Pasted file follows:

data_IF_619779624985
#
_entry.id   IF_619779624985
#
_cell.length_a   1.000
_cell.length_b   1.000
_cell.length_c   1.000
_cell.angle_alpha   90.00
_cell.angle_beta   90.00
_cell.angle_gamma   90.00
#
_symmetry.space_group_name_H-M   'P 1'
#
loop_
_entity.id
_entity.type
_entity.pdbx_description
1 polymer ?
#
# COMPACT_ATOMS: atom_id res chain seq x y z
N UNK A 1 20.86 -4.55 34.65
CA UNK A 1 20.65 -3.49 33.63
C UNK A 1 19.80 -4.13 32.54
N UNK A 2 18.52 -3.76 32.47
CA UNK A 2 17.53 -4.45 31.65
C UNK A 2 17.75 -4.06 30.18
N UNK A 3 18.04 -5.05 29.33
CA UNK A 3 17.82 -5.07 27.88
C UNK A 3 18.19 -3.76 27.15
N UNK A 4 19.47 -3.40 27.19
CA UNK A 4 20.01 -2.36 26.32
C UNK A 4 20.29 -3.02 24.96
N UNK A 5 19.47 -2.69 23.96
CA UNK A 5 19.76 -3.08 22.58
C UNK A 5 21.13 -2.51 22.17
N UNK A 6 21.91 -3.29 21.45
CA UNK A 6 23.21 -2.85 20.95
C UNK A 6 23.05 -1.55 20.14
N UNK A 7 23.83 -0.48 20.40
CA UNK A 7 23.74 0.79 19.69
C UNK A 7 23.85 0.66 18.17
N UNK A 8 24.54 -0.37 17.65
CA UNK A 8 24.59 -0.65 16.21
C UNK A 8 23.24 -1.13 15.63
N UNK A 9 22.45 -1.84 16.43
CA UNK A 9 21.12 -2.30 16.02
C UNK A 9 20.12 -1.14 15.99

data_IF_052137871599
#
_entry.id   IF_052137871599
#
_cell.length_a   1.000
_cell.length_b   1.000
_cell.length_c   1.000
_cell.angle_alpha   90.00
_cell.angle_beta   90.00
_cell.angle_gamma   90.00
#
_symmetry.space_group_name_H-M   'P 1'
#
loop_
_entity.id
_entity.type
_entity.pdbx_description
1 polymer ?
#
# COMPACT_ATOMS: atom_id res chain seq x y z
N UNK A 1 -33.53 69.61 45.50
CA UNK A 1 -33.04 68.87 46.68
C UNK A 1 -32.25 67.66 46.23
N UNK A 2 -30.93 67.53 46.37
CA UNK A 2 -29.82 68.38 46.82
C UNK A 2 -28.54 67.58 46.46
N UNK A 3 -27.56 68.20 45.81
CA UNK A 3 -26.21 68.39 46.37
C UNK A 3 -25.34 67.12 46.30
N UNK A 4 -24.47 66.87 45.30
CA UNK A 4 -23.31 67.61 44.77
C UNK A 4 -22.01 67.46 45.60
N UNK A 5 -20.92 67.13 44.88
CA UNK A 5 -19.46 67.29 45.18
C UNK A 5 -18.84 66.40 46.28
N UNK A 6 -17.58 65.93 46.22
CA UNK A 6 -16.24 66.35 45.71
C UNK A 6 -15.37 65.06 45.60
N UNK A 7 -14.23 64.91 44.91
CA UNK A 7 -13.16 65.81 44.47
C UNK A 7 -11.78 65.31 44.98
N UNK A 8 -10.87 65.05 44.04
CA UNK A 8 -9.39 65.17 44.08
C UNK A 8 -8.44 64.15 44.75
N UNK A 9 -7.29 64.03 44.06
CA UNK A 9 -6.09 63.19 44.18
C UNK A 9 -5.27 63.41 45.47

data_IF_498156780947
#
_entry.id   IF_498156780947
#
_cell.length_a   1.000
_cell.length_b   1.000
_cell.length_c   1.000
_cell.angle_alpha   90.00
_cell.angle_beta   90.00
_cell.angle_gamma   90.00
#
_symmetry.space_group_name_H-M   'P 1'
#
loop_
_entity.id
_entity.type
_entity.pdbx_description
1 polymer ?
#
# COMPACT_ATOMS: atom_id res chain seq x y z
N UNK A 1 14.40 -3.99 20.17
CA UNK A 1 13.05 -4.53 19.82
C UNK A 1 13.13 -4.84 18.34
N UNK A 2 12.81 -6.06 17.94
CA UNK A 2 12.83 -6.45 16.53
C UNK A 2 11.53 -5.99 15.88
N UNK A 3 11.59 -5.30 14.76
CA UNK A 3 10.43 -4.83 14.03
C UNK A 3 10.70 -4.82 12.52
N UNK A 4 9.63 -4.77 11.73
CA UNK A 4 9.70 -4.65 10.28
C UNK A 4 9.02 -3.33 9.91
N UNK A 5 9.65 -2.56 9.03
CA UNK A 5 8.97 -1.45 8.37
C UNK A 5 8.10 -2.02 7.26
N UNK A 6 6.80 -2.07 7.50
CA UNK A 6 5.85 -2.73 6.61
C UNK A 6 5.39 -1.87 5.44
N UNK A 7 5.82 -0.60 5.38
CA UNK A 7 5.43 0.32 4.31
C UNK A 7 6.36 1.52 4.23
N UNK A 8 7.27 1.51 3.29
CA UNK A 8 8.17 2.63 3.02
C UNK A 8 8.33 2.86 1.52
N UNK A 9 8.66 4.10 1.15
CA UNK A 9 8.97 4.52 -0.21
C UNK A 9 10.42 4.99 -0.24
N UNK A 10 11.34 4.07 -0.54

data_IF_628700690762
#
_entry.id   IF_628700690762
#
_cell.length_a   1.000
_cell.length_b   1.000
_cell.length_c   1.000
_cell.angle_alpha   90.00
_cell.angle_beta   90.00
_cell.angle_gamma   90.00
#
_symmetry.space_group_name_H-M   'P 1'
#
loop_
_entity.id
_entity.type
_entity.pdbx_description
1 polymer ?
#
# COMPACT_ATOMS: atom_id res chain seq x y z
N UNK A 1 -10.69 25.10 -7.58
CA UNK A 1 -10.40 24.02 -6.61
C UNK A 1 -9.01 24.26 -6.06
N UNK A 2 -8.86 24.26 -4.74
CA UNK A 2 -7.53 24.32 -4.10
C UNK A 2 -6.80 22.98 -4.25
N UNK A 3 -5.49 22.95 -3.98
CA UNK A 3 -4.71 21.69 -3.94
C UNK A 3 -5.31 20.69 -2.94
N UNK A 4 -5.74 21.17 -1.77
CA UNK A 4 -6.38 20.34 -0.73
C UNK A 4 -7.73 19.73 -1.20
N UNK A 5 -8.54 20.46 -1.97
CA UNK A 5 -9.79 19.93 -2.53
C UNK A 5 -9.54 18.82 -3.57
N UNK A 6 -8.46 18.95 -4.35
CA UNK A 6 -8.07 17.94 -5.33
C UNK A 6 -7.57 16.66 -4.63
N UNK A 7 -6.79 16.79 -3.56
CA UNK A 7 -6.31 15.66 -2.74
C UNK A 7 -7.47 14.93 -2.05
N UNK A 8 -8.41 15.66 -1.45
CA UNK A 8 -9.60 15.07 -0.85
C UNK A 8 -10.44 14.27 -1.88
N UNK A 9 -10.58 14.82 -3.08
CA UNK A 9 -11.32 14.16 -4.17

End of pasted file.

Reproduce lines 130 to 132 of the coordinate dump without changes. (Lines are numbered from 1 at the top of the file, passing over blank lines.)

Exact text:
N UNK A 6 6.80 -2.07 7.50
CA UNK A 6 5.85 -2.73 6.61
C UNK A 6 5.39 -1.87 5.44